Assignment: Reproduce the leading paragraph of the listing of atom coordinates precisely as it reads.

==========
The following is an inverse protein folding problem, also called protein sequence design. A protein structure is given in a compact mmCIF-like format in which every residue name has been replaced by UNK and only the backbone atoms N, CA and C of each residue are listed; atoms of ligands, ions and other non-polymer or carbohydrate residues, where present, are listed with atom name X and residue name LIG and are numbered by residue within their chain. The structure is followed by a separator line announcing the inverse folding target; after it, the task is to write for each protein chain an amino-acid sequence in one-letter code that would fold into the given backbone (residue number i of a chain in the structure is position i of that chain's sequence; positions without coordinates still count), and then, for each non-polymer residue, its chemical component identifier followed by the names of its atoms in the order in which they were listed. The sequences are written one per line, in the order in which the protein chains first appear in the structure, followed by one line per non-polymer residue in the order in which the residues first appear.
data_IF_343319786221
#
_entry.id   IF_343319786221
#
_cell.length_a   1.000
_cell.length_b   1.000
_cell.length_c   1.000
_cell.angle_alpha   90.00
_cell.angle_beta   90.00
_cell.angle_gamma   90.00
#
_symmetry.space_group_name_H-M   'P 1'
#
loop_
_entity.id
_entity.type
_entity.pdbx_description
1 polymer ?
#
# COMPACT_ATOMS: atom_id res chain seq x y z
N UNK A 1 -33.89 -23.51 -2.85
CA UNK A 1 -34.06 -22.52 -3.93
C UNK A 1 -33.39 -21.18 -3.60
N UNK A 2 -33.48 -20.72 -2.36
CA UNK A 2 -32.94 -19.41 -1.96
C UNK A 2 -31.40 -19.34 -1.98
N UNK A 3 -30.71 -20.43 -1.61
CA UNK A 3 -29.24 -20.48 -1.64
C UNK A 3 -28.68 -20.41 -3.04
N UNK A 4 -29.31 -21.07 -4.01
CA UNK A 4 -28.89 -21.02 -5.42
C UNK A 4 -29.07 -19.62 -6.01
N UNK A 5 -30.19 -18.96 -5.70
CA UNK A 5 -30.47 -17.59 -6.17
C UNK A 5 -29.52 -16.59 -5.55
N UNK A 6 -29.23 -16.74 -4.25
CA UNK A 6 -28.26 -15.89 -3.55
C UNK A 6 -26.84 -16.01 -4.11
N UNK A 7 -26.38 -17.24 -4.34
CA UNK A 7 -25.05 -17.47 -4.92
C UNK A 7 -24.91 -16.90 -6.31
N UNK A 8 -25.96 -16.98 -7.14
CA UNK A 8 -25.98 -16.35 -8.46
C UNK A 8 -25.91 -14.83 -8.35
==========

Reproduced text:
The following is an inverse protein folding problem, also called protein sequence design. A protein structure is given in a compact mmCIF-like format in which every residue name has been replaced by UNK and only the backbone atoms N, CA and C of each residue are listed; atoms of ligands, ions and other non-polymer or carbohydrate residues, where present, are listed with atom name X and residue name LIG and are numbered by residue within their chain. The structure is followed by a separator line announcing the inverse folding target; after it, the task is to write for each protein chain an amino-acid sequence in one-letter code that would fold into the given backbone (residue number i of a chain in the structure is position i of that chain's sequence; positions without coordinates still count), and then, for each non-polymer residue, its chemical component identifier followed by the names of its atoms in the order in which they were listed. The sequences are written one per line, in the order in which the protein chains first appear in the structure, followed by one line per non-polymer residue in the order in which the residues first appear.